The CAFC then explained why, in Sage Products, non-infringement under the doctrine of equivalents could be established as a matter of law without further fact finding, whereas in some other cases further fact finding might be required. First, the CAFC pointed out that the claimed invention in Sage Products was a relatively simple structural device. Second, the CAFC found that a skilled claim drafter would have foreseen the limiting potential of requiring the first constriction to be "over said slot". More specifically, at the time this limitation was incorporated into the claim, the significance of the limitation was not obscured by any subtlety of language, or technological complexity, or any subsequent change in the state of the art (such as later-developed technology).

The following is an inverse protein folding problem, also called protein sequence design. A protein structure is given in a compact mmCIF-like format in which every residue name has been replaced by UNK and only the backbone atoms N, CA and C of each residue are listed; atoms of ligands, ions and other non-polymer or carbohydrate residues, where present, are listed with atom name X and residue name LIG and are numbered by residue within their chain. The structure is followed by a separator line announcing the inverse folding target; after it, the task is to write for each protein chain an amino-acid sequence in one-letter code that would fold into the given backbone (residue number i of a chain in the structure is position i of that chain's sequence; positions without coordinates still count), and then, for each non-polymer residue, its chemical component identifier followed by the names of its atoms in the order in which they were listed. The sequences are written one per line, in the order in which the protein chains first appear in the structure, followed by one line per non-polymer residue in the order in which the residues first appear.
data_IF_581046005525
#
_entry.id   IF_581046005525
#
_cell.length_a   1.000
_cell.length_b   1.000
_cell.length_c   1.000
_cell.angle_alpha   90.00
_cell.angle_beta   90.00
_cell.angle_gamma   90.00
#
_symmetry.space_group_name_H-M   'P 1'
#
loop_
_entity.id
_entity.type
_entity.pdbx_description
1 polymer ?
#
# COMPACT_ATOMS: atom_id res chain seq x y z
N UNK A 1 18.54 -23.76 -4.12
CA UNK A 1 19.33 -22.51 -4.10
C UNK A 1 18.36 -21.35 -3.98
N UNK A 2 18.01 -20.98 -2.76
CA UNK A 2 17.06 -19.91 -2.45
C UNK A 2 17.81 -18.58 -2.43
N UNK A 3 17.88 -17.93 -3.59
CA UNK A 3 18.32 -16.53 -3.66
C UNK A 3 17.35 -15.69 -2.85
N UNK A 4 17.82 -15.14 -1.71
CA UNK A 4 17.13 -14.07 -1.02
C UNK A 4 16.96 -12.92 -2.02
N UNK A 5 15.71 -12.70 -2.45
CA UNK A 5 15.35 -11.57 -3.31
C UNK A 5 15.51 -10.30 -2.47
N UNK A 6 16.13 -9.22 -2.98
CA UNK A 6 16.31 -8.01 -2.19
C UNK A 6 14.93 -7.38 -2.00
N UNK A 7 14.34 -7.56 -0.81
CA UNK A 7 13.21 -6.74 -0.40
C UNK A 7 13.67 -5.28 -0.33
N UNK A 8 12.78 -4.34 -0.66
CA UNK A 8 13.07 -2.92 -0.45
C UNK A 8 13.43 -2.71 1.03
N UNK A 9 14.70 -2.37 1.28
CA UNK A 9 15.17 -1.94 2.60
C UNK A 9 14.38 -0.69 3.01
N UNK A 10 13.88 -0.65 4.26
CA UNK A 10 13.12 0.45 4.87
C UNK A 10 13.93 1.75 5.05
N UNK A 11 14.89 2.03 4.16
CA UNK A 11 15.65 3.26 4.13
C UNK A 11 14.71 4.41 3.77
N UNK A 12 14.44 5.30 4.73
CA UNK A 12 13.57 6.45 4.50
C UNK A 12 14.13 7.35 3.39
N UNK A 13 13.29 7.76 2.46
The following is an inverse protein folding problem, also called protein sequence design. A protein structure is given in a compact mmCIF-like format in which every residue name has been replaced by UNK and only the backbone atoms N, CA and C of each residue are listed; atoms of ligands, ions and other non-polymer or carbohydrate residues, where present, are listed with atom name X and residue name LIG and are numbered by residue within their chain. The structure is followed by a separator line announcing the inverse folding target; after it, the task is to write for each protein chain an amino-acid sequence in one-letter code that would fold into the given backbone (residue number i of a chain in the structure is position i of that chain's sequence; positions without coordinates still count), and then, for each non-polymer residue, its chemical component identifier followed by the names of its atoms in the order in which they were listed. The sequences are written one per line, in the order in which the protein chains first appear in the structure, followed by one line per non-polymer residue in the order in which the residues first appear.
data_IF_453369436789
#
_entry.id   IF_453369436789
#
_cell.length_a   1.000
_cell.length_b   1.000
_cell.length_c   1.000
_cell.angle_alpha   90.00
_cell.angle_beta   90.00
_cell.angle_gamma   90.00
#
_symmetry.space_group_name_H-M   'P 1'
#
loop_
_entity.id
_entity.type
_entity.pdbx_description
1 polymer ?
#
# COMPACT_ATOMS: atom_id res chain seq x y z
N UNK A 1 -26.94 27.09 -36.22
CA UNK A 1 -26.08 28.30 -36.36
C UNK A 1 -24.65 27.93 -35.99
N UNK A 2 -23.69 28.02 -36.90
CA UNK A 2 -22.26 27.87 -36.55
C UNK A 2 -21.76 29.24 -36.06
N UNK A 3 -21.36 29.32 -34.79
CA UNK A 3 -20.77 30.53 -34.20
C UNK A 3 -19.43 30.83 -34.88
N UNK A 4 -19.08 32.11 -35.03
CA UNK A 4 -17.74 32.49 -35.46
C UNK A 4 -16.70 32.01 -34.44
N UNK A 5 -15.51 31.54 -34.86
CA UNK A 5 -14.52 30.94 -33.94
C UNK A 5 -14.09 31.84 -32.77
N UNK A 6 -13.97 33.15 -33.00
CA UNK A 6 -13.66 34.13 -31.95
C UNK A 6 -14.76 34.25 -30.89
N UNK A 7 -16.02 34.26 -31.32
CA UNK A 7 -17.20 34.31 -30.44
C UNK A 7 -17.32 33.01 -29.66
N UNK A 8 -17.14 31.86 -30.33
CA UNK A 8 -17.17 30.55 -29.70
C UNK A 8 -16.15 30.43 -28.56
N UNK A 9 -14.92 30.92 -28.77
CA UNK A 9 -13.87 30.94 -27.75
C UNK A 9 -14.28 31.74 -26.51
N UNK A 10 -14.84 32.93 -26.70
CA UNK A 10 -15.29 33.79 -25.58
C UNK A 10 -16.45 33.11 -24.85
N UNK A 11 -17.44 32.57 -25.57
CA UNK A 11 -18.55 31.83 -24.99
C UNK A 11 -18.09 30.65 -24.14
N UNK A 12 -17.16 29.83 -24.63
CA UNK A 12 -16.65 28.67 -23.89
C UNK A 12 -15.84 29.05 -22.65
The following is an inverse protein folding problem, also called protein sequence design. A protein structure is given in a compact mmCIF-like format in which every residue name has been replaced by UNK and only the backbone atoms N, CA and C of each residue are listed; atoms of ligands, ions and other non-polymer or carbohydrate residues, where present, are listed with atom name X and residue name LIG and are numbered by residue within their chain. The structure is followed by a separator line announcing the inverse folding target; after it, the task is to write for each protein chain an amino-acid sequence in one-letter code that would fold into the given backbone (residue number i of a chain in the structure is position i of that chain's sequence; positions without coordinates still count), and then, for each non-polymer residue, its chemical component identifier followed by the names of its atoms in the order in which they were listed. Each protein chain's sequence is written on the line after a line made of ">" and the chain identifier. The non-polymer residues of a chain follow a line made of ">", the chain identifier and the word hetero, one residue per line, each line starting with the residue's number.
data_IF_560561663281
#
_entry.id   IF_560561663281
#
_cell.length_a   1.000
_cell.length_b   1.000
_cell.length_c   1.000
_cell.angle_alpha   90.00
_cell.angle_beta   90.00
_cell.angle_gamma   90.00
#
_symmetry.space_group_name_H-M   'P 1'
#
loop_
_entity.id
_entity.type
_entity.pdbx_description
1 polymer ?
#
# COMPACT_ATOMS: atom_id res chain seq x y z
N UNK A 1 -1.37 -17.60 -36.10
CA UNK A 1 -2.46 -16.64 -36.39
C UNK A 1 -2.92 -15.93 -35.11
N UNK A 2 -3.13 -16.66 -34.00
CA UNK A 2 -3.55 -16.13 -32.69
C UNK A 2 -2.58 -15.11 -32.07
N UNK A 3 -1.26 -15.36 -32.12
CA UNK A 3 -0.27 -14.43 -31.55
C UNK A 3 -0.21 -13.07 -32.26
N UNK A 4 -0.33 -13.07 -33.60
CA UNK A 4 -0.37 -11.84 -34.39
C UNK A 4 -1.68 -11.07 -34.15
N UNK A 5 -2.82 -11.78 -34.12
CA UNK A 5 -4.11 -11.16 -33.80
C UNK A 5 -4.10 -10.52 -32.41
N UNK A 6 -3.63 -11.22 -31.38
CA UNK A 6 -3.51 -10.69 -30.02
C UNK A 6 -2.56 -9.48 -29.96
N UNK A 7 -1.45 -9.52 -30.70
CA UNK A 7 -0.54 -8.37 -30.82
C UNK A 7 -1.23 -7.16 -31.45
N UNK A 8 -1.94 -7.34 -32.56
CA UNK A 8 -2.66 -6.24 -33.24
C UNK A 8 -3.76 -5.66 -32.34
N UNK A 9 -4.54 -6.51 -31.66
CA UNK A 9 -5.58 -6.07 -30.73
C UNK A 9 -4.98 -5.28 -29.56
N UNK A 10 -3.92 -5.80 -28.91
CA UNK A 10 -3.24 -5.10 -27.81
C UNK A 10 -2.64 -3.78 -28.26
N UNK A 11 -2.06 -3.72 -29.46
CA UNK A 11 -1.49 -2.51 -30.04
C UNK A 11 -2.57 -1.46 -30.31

The CAFC commented that if the patentee had desired broad patent protection for a container that performed a function similar (but not identical) to the claimed container, then the patentee could have sought claims with fewer structural limitations. During prosecution, the patentee had an opportunity to negotiate broader claims, but the patentee failed to do so. Instead, the patentee prosecuted and obtained a patent containing clearly limited claims, which the patentee then later sought to expand during litigation by using the doctrine of equivalents. The CAFC concluded that the patentee, rather than the public, should bear the cost of the patentee's failure to seek protection for a foreseeable alteration of the claimed structure.